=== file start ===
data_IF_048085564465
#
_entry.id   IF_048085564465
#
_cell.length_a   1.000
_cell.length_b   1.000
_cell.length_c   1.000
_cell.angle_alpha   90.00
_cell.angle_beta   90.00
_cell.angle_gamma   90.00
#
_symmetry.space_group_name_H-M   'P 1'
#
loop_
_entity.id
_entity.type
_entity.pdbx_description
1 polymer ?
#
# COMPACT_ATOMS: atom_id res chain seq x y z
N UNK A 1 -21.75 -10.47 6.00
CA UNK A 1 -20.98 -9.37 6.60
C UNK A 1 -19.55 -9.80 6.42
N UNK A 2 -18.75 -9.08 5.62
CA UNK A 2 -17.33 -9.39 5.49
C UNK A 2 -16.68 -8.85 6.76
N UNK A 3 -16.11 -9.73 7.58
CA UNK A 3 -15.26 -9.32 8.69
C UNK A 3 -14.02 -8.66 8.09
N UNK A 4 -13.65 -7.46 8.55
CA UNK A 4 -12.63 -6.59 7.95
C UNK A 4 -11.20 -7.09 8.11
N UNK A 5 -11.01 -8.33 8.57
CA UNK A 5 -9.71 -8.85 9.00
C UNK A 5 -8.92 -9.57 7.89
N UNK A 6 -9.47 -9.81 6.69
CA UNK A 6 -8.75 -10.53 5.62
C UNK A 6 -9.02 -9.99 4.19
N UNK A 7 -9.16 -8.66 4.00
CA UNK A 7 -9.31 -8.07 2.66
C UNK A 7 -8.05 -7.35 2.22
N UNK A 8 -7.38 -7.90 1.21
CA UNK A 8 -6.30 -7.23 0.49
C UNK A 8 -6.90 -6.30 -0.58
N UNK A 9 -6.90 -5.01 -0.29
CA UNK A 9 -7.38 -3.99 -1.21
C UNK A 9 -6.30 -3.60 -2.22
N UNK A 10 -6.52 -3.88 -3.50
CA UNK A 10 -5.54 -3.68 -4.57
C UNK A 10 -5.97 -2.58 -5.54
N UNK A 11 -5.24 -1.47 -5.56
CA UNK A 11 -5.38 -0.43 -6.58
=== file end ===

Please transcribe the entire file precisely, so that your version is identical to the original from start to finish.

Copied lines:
data_IF_048085564465
#
_entry.id   IF_048085564465
#
_cell.length_a   1.000
_cell.length_b   1.000
_cell.length_c   1.000
_cell.angle_alpha   90.00
_cell.angle_beta   90.00
_cell.angle_gamma   90.00
#
_symmetry.space_group_name_H-M   'P 1'
#
loop_
_entity.id
_entity.type
_entity.pdbx_description
1 polymer ?
#
# COMPACT_ATOMS: atom_id res chain seq x y z
N UNK A 1 -21.75 -10.47 6.00
CA UNK A 1 -20.98 -9.37 6.60
C UNK A 1 -19.55 -9.80 6.42
N UNK A 2 -18.75 -9.08 5.62
CA UNK A 2 -17.33 -9.39 5.49
C UNK A 2 -16.68 -8.85 6.76
N UNK A 3 -16.11 -9.73 7.58
CA UNK A 3 -15.26 -9.32 8.69
C UNK A 3 -14.02 -8.66 8.09
N UNK A 4 -13.65 -7.46 8.55
CA UNK A 4 -12.63 -6.59 7.95
C UNK A 4 -11.20 -7.09 8.11
N UNK A 5 -11.01 -8.33 8.57
CA UNK A 5 -9.71 -8.85 9.00
C UNK A 5 -8.92 -9.57 7.89
N UNK A 6 -9.47 -9.81 6.69
CA UNK A 6 -8.75 -10.53 5.62
C UNK A 6 -9.02 -9.99 4.19
N UNK A 7 -9.16 -8.66 4.00
CA UNK A 7 -9.31 -8.07 2.66
C UNK A 7 -8.05 -7.35 2.22
N UNK A 8 -7.38 -7.90 1.21
CA UNK A 8 -6.30 -7.23 0.49
C UNK A 8 -6.90 -6.30 -0.58
N UNK A 9 -6.90 -5.01 -0.29
CA UNK A 9 -7.38 -3.99 -1.21
C UNK A 9 -6.30 -3.60 -2.22
N UNK A 10 -6.52 -3.88 -3.50
CA UNK A 10 -5.54 -3.68 -4.57
C UNK A 10 -5.97 -2.58 -5.54
N UNK A 11 -5.24 -1.47 -5.56
CA UNK A 11 -5.38 -0.43 -6.58